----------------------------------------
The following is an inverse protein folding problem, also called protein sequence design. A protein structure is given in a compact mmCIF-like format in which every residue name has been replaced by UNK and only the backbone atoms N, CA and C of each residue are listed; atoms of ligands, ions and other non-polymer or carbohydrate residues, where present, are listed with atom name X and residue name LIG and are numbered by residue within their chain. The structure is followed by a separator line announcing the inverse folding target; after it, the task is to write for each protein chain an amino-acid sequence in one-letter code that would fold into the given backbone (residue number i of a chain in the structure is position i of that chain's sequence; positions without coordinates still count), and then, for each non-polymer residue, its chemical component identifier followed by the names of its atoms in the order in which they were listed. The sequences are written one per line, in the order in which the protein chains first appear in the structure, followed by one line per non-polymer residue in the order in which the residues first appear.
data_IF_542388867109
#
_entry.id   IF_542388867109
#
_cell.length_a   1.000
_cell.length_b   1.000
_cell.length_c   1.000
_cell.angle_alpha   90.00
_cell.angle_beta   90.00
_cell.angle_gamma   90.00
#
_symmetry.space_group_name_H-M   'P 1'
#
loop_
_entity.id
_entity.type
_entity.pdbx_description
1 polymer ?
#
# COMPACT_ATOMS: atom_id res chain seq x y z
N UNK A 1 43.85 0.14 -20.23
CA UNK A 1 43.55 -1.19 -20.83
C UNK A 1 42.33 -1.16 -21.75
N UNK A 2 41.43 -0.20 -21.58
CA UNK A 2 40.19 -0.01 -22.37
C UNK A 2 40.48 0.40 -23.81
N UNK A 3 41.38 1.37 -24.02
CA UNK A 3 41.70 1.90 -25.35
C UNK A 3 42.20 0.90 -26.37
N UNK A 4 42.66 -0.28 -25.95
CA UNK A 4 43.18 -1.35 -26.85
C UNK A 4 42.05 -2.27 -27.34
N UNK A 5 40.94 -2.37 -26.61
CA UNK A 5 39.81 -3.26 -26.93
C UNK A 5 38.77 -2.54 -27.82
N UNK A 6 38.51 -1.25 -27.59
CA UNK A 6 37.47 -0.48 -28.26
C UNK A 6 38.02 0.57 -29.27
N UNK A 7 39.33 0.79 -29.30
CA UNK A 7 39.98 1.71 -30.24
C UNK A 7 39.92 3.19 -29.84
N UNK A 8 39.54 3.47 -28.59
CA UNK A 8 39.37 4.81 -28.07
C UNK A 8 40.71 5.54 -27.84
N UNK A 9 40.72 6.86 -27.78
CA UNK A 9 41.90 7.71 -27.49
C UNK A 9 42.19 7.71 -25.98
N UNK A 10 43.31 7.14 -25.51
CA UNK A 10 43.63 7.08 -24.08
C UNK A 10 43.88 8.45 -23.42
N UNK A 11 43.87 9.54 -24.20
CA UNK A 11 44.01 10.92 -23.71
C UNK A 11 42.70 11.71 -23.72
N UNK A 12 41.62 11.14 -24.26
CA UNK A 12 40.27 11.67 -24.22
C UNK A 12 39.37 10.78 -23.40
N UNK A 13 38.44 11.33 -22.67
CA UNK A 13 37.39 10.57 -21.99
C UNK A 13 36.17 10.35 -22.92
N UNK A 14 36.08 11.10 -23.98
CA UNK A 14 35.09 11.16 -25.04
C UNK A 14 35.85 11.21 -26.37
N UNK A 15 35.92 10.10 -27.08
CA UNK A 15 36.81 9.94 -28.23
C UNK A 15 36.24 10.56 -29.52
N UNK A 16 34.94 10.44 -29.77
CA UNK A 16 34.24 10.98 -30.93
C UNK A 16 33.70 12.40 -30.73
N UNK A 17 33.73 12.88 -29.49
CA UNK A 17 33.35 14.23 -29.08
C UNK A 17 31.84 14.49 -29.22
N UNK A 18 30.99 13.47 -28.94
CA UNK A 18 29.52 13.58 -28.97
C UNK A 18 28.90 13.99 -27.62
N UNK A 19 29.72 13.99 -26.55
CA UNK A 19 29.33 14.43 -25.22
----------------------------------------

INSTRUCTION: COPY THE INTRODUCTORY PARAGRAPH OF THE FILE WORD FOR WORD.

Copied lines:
The following is an inverse protein folding problem, also called protein sequence design. A protein structure is given in a compact mmCIF-like format in which every residue name has been replaced by UNK and only the backbone atoms N, CA and C of each residue are listed; atoms of ligands, ions and other non-polymer or carbohydrate residues, where present, are listed with atom name X and residue name LIG and are numbered by residue within their chain. The structure is followed by a separator line announcing the inverse folding target; after it, the task is to write for each protein chain an amino-acid sequence in one-letter code that would fold into the given backbone (residue number i of a chain in the structure is position i of that chain's sequence; positions without coordinates still count), and then, for each non-polymer residue, its chemical component identifier followed by the names of its atoms in the order in which they were listed. The sequences are written one per line, in the order in which the protein chains first appear in the structure, followed by one line per non-polymer residue in the order in which the residues first appear.